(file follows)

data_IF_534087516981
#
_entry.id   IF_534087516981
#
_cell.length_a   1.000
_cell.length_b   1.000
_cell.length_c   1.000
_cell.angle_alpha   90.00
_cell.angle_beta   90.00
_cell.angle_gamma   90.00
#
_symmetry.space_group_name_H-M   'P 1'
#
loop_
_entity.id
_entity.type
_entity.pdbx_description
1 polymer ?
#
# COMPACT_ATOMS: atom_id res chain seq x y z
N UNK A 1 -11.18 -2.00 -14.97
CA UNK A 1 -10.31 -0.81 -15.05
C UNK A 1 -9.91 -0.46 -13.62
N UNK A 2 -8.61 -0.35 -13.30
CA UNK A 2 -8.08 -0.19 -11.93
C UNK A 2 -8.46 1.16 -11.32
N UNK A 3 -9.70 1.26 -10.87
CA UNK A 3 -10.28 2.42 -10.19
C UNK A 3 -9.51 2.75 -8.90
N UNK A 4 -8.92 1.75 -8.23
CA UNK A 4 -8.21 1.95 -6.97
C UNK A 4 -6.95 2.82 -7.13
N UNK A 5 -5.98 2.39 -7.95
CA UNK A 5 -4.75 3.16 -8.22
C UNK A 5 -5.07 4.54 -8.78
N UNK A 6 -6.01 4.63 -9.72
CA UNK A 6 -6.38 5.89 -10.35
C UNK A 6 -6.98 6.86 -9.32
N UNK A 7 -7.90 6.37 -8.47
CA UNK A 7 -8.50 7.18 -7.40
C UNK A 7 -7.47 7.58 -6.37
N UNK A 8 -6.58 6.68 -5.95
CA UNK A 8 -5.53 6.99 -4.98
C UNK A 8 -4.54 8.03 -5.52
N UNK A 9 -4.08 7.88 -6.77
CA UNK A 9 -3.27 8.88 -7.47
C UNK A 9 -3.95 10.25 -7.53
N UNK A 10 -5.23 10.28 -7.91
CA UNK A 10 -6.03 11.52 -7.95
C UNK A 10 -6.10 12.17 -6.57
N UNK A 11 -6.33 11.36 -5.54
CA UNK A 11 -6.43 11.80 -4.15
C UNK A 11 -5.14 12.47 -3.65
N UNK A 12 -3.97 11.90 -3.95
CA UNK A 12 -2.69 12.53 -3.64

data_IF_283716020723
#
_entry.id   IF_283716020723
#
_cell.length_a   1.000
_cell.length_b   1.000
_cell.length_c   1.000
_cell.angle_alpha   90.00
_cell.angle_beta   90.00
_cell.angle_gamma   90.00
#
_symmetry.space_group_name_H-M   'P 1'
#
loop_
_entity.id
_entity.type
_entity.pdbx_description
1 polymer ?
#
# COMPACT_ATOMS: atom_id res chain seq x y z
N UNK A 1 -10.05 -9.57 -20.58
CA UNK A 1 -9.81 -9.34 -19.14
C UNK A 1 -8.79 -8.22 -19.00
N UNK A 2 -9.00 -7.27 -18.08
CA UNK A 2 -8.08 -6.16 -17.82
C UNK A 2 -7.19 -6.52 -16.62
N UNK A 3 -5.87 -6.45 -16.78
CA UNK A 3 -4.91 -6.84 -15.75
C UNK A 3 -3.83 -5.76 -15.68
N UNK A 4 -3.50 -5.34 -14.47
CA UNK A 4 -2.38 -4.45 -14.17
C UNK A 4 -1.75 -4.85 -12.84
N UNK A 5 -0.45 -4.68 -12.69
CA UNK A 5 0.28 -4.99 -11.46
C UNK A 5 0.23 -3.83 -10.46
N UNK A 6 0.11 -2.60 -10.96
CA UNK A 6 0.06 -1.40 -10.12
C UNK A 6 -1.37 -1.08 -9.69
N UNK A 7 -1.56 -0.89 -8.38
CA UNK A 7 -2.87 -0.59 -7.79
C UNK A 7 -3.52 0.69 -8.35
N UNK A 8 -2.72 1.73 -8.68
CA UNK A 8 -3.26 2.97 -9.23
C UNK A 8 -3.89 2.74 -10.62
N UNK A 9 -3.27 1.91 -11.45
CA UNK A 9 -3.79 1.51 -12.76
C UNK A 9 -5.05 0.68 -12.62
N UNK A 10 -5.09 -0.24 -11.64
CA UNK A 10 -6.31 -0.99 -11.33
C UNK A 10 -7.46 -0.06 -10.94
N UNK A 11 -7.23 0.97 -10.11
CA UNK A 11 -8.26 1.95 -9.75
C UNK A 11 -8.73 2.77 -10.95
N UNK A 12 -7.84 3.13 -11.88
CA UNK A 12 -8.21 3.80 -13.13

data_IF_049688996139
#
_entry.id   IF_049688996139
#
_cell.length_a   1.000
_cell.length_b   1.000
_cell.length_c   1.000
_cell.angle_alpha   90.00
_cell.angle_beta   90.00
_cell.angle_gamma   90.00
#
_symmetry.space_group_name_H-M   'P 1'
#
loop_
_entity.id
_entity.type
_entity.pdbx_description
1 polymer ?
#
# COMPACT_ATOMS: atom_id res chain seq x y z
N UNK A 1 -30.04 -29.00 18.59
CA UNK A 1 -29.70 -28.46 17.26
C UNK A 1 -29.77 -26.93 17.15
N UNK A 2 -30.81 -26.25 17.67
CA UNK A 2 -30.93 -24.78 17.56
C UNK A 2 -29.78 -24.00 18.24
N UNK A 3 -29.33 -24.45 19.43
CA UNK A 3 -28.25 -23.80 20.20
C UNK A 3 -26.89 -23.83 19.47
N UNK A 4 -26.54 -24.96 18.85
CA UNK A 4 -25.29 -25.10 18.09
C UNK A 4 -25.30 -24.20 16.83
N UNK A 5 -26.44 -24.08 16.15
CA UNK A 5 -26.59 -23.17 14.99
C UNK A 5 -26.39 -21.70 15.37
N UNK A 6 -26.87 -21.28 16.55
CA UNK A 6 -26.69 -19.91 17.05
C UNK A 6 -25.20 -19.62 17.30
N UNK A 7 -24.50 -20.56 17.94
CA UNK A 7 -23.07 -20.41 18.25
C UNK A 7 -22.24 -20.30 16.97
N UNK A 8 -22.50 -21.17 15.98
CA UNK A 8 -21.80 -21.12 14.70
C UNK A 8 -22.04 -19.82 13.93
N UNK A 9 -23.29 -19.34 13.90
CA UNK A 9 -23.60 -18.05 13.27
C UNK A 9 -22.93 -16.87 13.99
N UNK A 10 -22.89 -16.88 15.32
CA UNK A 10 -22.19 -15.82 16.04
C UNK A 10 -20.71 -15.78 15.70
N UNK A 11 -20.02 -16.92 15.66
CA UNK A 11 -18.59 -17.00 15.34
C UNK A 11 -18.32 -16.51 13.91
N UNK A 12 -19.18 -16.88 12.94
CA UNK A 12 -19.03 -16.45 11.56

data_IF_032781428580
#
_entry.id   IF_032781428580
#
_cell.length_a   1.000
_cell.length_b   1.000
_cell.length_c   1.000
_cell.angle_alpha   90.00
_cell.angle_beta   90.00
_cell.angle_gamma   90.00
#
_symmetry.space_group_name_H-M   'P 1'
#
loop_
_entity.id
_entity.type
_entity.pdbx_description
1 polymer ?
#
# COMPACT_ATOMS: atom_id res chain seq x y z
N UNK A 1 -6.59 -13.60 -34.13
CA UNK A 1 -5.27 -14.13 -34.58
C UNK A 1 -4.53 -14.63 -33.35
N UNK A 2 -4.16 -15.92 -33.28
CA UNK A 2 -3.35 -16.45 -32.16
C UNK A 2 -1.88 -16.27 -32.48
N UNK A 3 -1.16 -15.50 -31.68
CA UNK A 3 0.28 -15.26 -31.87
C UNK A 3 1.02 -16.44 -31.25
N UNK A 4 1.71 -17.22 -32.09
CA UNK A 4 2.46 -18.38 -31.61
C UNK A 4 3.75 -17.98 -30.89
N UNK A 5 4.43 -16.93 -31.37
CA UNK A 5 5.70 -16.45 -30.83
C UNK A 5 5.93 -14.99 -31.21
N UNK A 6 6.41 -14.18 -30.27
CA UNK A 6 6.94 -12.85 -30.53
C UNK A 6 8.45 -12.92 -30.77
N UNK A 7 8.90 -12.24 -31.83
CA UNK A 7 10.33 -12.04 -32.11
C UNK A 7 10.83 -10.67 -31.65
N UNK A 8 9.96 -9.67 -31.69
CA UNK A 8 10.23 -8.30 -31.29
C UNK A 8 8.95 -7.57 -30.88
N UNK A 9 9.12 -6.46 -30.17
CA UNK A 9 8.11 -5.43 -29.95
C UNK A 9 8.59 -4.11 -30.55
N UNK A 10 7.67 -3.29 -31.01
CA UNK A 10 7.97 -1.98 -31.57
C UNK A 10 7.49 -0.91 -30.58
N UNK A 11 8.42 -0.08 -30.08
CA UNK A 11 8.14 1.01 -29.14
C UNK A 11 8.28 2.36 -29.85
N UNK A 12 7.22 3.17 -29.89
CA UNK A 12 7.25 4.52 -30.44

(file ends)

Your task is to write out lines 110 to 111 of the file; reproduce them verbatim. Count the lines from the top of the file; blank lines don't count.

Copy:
CA UNK A 12 -8.21 3.80 -13.13

data_IF_049688996139